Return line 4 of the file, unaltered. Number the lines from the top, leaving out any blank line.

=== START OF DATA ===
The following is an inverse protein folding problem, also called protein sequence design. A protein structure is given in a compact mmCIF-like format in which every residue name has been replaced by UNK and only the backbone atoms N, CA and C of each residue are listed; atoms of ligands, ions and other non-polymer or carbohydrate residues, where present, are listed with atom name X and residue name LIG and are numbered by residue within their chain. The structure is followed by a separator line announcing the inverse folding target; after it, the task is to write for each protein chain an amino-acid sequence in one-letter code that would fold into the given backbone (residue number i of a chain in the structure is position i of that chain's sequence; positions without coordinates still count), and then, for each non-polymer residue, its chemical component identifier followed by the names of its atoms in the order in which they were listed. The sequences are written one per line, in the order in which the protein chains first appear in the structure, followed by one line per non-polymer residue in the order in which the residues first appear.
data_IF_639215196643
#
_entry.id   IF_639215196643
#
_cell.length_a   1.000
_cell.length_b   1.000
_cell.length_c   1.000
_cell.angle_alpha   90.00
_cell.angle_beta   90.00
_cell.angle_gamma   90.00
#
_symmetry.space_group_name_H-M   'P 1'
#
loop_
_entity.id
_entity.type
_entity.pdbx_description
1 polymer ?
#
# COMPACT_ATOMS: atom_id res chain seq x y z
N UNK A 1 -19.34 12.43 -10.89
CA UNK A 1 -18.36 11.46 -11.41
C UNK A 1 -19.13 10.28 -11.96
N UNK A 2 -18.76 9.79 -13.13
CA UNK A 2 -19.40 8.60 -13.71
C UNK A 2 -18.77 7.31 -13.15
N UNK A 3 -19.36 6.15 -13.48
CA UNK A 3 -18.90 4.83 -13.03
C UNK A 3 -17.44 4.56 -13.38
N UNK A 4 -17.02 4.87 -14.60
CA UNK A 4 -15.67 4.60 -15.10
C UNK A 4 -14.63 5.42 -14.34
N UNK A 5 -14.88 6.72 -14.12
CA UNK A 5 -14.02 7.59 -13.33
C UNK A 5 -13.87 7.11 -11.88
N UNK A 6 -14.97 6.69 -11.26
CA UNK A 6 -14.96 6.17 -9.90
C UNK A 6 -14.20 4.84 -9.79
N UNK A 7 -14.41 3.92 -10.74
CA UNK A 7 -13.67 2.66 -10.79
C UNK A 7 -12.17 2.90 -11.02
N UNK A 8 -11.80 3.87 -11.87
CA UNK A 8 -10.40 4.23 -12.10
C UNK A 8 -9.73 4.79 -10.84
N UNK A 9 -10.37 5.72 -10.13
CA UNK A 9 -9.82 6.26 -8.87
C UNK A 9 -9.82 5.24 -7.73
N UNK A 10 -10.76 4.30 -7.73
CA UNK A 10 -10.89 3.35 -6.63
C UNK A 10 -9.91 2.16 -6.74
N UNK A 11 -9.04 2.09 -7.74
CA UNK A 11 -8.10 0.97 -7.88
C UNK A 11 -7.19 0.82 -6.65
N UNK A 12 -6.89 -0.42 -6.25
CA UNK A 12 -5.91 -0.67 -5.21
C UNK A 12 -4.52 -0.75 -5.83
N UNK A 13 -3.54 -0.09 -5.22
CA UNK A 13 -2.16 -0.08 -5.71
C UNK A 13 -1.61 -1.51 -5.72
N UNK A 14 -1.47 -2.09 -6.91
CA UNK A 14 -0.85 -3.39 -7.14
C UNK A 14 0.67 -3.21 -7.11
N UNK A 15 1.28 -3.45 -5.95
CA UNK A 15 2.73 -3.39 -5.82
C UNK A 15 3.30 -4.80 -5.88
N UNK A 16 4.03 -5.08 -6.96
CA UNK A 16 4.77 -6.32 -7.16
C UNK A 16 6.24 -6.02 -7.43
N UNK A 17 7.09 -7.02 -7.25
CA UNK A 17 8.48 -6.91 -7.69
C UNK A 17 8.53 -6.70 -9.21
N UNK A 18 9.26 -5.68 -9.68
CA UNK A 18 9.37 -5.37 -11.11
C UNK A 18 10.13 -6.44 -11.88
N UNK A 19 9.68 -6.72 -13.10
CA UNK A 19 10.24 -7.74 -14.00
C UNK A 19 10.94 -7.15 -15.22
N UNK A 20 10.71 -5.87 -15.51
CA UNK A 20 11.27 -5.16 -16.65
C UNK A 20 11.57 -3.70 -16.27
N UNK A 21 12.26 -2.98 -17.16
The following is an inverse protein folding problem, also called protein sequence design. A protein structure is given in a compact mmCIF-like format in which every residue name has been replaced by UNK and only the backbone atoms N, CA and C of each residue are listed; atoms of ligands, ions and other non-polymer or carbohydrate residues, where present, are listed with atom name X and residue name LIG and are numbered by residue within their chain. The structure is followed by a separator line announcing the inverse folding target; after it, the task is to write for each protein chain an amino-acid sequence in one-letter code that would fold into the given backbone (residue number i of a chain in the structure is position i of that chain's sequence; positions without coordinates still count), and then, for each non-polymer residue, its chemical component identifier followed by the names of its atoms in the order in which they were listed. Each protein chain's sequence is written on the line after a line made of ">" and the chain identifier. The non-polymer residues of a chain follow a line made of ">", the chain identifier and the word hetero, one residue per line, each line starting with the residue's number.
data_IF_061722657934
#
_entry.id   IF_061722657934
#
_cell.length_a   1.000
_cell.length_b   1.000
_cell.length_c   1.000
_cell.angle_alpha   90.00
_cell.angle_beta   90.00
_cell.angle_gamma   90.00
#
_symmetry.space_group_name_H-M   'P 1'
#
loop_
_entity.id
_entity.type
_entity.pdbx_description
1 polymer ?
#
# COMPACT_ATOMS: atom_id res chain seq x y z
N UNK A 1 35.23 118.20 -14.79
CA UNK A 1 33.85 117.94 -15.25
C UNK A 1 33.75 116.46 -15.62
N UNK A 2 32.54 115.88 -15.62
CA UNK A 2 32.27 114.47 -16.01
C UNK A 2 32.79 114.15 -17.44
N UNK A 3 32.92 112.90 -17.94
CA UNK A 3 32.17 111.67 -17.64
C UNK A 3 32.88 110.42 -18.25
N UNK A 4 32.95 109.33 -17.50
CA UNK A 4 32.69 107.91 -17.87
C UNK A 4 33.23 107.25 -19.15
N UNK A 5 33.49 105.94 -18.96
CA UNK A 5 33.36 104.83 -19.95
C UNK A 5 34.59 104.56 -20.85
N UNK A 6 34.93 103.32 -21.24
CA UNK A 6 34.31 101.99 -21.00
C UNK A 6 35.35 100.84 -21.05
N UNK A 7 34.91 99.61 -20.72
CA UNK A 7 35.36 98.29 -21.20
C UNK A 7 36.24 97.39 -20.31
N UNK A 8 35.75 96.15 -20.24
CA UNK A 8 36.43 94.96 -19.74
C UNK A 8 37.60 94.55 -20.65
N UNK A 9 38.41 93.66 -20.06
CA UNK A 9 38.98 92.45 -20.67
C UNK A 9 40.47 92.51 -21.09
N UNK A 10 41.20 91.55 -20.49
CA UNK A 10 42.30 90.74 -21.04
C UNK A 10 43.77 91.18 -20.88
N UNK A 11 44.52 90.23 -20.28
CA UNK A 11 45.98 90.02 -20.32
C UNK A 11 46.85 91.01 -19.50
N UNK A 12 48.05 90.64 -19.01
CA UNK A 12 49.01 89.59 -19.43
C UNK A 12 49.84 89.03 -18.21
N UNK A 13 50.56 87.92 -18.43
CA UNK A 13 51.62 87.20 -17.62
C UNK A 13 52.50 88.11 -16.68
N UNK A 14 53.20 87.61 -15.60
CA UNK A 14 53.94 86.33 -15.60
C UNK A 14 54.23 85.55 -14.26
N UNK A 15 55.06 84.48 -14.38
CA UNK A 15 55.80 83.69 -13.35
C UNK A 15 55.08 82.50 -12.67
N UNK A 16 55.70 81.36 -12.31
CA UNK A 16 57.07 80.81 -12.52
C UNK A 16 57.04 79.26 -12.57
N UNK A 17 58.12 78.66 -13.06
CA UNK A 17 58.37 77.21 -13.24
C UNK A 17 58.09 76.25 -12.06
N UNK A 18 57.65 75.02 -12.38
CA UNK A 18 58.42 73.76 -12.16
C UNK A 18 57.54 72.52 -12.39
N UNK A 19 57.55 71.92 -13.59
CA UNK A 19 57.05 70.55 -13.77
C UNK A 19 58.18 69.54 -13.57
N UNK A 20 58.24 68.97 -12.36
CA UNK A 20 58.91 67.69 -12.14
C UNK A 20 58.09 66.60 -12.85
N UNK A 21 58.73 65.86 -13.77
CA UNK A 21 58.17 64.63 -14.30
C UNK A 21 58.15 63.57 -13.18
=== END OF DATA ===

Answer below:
_entry.id   IF_639215196643